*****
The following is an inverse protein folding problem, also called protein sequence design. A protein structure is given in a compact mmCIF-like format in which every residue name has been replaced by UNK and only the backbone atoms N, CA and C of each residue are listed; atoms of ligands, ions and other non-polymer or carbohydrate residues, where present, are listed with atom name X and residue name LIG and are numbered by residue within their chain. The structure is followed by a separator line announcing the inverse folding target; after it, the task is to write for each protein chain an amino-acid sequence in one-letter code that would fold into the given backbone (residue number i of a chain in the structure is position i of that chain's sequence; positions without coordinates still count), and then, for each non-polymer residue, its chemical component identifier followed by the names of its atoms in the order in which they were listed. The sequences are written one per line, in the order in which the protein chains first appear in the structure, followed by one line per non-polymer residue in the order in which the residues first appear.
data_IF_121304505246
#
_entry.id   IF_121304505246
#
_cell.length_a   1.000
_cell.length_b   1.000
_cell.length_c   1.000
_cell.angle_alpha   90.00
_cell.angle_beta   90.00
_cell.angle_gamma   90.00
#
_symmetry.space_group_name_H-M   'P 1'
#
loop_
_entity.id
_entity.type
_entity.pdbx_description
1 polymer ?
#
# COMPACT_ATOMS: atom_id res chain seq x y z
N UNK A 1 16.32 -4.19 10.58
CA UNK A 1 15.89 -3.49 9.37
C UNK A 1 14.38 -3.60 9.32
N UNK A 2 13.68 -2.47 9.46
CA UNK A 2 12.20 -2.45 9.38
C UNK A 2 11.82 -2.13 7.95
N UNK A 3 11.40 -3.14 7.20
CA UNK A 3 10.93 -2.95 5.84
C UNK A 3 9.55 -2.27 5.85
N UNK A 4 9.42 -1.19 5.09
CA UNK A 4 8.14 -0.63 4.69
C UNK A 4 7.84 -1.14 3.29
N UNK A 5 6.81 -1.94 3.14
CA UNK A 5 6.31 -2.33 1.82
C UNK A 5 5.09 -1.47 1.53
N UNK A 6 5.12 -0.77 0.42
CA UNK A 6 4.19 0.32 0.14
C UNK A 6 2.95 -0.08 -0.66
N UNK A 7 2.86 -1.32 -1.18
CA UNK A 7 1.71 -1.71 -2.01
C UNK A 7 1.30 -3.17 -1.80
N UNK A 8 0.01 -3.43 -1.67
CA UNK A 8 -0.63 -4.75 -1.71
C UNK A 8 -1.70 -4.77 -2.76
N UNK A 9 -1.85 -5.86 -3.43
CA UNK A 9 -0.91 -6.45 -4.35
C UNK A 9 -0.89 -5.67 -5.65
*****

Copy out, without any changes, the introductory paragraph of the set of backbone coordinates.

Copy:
The following is an inverse protein folding problem, also called protein sequence design. A protein structure is given in a compact mmCIF-like format in which every residue name has been replaced by UNK and only the backbone atoms N, CA and C of each residue are listed; atoms of ligands, ions and other non-polymer or carbohydrate residues, where present, are listed with atom name X and residue name LIG and are numbered by residue within their chain. The structure is followed by a separator line announcing the inverse folding target; after it, the task is to write for each protein chain an amino-acid sequence in one-letter code that would fold into the given backbone (residue number i of a chain in the structure is position i of that chain's sequence; positions without coordinates still count), and then, for each non-polymer residue, its chemical component identifier followed by the names of its atoms in the order in which they were listed. The sequences are written one per line, in the order in which the protein chains first appear in the structure, followed by one line per non-polymer residue in the order in which the residues first appear.